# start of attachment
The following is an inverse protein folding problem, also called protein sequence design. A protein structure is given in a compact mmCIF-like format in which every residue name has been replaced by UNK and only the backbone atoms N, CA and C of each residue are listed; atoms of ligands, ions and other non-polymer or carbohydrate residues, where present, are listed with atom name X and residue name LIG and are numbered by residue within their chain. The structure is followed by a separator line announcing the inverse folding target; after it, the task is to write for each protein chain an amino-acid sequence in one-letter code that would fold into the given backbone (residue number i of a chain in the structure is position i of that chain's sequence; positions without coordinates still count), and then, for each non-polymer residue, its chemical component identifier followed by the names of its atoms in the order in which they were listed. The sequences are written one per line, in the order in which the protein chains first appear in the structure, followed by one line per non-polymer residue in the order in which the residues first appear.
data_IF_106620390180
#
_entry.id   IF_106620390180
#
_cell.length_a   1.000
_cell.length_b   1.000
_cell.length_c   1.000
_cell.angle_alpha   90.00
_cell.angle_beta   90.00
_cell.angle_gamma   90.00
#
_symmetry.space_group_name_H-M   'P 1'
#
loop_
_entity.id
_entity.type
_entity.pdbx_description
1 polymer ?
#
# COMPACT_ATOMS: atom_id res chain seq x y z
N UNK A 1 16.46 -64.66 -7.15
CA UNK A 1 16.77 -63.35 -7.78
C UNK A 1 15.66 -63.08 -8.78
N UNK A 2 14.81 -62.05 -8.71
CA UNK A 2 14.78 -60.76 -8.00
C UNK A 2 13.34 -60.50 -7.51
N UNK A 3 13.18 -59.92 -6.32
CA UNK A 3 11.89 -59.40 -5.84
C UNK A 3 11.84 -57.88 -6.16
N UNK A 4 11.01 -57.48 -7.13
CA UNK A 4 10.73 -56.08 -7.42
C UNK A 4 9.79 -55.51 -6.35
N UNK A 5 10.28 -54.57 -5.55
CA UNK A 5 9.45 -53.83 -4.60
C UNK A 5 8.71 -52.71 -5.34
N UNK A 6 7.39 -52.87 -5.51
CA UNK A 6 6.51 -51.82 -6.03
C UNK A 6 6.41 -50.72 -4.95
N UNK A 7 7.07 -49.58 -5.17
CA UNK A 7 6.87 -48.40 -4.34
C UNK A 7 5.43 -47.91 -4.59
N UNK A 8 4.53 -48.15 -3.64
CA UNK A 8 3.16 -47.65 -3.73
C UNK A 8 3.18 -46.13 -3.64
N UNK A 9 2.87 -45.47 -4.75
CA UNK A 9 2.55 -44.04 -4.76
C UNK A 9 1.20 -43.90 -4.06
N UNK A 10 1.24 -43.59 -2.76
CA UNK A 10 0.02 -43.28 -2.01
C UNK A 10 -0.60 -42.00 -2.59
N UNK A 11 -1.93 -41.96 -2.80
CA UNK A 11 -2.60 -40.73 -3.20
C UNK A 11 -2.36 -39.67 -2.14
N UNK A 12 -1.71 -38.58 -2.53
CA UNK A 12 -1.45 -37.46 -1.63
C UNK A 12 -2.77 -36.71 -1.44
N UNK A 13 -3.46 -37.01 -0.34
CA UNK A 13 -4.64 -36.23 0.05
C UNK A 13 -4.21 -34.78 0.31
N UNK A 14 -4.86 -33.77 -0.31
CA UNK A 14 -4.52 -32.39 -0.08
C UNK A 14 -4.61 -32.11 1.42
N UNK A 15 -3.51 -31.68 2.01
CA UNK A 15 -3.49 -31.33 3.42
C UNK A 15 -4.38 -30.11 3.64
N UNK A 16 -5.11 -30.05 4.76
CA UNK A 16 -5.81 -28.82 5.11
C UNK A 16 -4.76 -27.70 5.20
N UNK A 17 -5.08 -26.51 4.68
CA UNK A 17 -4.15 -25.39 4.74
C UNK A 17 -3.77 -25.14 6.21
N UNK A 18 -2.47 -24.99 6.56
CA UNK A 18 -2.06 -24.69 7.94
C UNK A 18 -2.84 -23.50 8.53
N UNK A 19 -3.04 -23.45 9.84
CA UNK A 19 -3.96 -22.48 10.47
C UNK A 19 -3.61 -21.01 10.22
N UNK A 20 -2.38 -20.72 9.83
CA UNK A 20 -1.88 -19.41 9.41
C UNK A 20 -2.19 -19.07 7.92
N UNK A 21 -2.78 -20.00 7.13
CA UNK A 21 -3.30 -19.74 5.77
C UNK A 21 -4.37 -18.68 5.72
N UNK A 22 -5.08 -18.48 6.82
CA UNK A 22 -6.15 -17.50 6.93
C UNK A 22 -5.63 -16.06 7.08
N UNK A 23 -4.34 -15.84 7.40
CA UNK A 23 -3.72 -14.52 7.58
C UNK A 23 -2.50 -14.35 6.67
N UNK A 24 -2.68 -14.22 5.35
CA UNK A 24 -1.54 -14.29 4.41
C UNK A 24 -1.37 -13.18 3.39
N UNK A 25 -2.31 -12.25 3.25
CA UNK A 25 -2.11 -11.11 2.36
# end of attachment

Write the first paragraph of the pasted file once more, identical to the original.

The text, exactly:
The following is an inverse protein folding problem, also called protein sequence design. A protein structure is given in a compact mmCIF-like format in which every residue name has been replaced by UNK and only the backbone atoms N, CA and C of each residue are listed; atoms of ligands, ions and other non-polymer or carbohydrate residues, where present, are listed with atom name X and residue name LIG and are numbered by residue within their chain. The structure is followed by a separator line announcing the inverse folding target; after it, the task is to write for each protein chain an amino-acid sequence in one-letter code that would fold into the given backbone (residue number i of a chain in the structure is position i of that chain's sequence; positions without coordinates still count), and then, for each non-polymer residue, its chemical component identifier followed by the names of its atoms in the order in which they were listed. The sequences are written one per line, in the order in which the protein chains first appear in the structure, followed by one line per non-polymer residue in the order in which the residues first appear.